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Ajey Mehta (left), India head and vice-president, and Pekka Rantala, executive vice-president, HMD Global.
Ajey Mehta (left), India head and vice-president, and Pekka Rantala, executive vice-president, HMD Global.

Nokia’s popularity in India gives us confidence: HMD Global

Nokia wants to feature among the Top 3 in India's smartphone market in a couple of years, said executives Pekka Rantala and Ajey Mehta in an interview

Mumbai: It was Nokia that introduced mobile phones to millions of Indians in the mid-2000s, but the Finnish company sank under the onslaught of the smartphone revolution. The Nokia brand was bought back to life in 2017 by HMD Global, started by former Nokia executives. The company recently launched three new smartphones in India, taking its portfolio to a total of 13 phones (including eight smartphones). Nokia hopes to become one among the top three in the smartphone segment in a couple of years, executive vice-president and chief marketing officer, Pekka Rantala and India country head and vice-president, Ajey Mehta said in an interview. Edited excerpts:

How is HMD Global positioning Nokia as a popular smartphone brand, years after Nokia ceased to be the preferred choice of masses?

Rantala: Nokia is an interesting alternative to American and Chinese phones for consumers to consider. We like to believe that we are a fresh alternative. During the first year of our operations in 2017, we managed to bring several new Nokia phones to the market (including eight smart phones). We sold more than 70 million Nokia phones during 2017. There are signs from consumers around the world that there is space for the Nokia brand. We want to be one of the top smartphone players in the world, though we are already the leading feature phone maker just after 12 months of operations.

Mehta: During 2017, we started building our network in India by setting up our distribution infrastructure. We currently have 510 exclusive distributors covering 110,000 stores across the country. This will be increased by 10-20% over the next few months. We have also built after-sales service network across 370 outlets in India. Going ahead, all Nokia phones—upwards of Nokia 3—will have Android One from Google. We are looking to be a full range player that operates across price points. Our ambition is to be one among the top three smartphone players in the coming two years.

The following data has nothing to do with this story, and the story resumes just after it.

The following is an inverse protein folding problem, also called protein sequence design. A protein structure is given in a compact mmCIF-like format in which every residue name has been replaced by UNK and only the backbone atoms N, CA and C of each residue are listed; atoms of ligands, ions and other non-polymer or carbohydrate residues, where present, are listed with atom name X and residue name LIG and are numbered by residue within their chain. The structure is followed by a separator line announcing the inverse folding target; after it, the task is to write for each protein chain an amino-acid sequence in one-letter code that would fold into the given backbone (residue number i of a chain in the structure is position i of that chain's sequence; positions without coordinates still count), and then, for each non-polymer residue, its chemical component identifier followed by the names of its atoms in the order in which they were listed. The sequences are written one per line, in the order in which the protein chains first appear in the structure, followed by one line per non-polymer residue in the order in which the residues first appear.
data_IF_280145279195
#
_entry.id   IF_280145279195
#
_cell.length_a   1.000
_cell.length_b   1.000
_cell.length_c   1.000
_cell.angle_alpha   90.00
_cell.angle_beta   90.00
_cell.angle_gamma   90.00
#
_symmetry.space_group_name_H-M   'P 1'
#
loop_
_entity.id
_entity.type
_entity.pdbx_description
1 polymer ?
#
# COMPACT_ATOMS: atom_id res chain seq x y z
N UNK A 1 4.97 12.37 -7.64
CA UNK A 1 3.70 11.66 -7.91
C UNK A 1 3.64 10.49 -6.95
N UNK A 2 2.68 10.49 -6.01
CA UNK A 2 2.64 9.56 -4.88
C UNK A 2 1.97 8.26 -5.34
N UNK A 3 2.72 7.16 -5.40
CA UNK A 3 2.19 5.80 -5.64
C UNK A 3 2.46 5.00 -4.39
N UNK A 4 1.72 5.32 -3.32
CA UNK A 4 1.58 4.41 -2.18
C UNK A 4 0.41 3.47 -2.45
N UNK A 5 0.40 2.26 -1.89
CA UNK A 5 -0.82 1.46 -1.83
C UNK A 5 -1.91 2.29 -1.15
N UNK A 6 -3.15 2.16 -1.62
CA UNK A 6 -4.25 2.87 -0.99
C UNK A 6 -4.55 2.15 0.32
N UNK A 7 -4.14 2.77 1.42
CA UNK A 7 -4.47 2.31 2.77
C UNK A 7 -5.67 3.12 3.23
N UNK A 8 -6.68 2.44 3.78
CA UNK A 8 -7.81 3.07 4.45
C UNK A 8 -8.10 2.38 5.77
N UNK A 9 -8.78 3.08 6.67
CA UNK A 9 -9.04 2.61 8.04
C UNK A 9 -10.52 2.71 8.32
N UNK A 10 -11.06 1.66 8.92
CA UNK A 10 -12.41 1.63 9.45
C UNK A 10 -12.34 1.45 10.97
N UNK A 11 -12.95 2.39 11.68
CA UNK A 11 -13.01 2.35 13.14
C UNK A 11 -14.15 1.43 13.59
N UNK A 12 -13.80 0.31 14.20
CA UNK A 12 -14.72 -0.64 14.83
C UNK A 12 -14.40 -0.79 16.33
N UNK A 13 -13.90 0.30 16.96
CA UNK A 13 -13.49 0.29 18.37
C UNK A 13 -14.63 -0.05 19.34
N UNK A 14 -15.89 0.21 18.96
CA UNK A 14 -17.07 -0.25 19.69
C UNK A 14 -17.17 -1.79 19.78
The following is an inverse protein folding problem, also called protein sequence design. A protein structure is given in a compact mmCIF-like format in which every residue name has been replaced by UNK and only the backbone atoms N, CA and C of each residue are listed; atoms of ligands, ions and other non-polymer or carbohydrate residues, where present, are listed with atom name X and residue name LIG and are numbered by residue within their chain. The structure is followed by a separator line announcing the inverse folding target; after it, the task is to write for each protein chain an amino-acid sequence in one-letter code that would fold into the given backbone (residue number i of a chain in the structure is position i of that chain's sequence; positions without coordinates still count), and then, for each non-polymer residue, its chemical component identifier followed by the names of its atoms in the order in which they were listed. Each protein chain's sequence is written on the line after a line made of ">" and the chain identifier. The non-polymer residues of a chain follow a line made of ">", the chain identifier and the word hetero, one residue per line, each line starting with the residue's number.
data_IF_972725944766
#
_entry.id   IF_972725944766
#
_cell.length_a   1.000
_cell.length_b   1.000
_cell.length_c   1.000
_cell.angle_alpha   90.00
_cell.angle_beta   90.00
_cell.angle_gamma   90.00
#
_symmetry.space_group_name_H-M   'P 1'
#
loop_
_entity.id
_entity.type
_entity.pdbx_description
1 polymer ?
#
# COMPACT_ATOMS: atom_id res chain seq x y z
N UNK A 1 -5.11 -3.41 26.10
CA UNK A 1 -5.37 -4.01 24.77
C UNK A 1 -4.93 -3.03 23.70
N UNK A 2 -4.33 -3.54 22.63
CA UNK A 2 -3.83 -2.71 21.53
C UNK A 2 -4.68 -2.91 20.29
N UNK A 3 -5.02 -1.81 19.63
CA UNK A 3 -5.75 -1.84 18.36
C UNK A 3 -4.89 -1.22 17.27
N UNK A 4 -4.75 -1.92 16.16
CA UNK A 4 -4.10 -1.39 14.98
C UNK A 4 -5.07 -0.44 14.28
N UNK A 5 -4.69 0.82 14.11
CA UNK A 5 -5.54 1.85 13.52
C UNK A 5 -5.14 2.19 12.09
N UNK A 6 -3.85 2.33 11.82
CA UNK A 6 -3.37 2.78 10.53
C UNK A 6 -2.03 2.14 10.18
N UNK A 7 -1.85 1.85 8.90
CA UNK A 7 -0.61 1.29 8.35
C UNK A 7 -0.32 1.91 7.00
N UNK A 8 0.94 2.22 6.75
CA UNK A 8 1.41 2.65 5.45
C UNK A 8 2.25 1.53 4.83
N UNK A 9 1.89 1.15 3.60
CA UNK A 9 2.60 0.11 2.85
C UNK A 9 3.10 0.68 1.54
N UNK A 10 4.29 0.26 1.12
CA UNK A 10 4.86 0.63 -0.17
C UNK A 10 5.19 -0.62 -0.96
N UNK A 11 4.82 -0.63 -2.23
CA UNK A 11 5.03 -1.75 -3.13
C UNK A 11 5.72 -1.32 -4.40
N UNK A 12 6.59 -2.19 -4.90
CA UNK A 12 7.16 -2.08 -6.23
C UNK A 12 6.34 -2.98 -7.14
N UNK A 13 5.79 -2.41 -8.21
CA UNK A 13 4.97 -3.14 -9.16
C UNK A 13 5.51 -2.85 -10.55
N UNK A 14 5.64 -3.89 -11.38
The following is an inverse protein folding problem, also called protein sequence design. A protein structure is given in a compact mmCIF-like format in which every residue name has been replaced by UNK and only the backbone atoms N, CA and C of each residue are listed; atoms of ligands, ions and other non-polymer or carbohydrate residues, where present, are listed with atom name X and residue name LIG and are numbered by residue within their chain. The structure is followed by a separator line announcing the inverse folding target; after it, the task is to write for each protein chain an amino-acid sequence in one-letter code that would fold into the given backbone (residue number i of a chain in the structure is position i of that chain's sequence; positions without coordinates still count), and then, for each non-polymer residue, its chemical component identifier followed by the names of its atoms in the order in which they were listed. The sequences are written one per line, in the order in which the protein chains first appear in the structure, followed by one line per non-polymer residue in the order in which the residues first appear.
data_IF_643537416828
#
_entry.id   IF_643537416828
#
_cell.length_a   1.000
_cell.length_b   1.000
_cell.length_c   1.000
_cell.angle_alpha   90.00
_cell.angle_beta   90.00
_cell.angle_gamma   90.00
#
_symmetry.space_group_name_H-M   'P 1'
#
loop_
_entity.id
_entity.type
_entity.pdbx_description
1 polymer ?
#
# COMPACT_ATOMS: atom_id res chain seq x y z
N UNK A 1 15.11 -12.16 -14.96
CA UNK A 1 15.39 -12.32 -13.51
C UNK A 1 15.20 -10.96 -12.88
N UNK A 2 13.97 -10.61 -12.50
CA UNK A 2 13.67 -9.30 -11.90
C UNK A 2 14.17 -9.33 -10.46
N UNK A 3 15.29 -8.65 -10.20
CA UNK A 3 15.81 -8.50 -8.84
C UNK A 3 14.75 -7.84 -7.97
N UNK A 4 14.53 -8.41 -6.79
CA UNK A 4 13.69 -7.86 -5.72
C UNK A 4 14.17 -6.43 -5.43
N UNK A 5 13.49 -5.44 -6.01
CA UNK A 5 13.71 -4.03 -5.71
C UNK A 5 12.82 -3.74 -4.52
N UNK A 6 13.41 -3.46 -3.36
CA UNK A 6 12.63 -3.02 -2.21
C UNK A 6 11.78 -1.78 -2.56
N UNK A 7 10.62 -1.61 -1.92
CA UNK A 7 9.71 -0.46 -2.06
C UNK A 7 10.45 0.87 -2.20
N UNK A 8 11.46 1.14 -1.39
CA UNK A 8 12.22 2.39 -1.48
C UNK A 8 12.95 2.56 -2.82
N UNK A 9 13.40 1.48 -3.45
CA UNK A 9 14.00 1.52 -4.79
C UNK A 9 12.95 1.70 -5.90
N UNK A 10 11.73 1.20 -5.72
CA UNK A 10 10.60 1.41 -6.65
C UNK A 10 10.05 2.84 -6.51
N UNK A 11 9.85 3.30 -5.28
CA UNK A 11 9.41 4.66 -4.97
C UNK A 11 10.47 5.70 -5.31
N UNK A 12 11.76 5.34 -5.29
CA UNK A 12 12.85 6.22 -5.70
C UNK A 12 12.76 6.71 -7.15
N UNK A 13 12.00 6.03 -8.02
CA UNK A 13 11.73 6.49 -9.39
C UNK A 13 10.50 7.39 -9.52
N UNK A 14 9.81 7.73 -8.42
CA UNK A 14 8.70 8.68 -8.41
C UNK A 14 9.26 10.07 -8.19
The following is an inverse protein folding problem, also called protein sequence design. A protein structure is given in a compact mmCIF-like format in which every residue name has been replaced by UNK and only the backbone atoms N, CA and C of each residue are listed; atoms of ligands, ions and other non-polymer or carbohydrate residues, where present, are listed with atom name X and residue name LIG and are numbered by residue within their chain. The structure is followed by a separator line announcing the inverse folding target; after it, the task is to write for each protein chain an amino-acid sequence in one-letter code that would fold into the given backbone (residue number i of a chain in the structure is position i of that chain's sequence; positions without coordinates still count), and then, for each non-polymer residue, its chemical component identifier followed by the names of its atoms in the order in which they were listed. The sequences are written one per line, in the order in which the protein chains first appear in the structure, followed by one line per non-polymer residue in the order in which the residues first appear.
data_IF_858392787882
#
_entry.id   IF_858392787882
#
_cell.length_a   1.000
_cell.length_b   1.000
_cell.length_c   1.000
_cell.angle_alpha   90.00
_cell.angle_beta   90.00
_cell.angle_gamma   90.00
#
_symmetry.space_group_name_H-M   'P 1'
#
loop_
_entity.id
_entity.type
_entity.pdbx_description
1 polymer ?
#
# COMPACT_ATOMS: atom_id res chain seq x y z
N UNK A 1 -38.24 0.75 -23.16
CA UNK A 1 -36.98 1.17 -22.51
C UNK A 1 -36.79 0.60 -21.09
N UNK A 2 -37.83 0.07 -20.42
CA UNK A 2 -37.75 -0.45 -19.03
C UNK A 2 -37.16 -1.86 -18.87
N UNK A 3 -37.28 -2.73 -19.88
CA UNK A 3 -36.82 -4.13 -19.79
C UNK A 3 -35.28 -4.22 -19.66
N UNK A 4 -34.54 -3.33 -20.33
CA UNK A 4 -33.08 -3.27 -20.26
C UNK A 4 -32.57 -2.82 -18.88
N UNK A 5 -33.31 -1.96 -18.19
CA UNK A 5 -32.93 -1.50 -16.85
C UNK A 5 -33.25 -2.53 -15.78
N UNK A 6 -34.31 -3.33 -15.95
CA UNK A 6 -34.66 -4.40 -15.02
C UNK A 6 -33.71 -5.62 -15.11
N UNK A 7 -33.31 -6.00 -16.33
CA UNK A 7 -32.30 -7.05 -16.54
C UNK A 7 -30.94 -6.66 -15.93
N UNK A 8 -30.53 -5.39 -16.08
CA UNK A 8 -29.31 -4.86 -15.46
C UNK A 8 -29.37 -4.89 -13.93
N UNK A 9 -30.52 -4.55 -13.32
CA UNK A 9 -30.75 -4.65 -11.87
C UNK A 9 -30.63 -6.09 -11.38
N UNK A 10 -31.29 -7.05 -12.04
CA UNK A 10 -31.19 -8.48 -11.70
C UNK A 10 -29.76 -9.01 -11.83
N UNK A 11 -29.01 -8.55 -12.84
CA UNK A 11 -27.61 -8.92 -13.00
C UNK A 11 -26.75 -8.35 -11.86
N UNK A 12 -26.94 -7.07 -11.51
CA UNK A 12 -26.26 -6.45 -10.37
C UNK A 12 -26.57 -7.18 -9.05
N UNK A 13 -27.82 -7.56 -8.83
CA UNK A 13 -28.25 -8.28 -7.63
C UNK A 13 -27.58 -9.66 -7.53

How do you plan to become one of the top three players in the smartphone market?

Mehta: We are confident of our product philosophy. Our phone designs are based on feedback obtained from customers. We also work with our partner Foxconn to ensure that best material and manufacturing capability is used to make world class products. We have also focused on experiences—by providing great audio, camera, and a Secured Android. HMD Global is an asset-light organization which has several key partnerships—with Google, operators, and others trade partners—which beef up consumer value propositions for our customers. Also, brand Nokia has a huge connect among consumers.

How important is the Indian market for Nokia?

Rantala: We have invested heavily in India—the most among all our other markets. We know that we will get a great return from the Indian market. What makes us confident is the popularity of Nokia brand (in India).

We, however, have a job to do to make the brand relevant for young Indians. A significant number of our phones were sold to people under 35 years old globally. We are trying to make the most of the reliability, quality, trust and emotions attached to the brand Nokia. We also make high quality products that are meant to last.

How do you plan to grab a bigger market share in India?

Mehta: We are targeting our products at the millennial population. We are developing campaigns targeted towards this audience. We are also extensively using digital space to market ourselves. We want to be seen as a brand that brings in new technologies to the market. We have some way to go. Our entire focus this year will be to build the preference and consideration for our products, including both smartphones and feature phones.

Rantala: Nokia, as a smartphone brand, has a very unique take on Android. However, expectations from Nokia are very high since we brought mobile phones (feature phones) to billions across the world. So, when we announce that we are coming back, consumers are expecting to see great quality and products with great innovations. It is still very early days for us and we are very happy with the progress so far.

How will Nokia position itself in India, which is a price-conscious market?

Mehta: Nokia has offerings for all segments. We will be having products for consumers across price points and segments.

We have currently eight smart phone offerings and five feature phones that were launched last year. Going forward, we will be launching a slew of products in 2018 to make sure that we have offerings across each and every price point.

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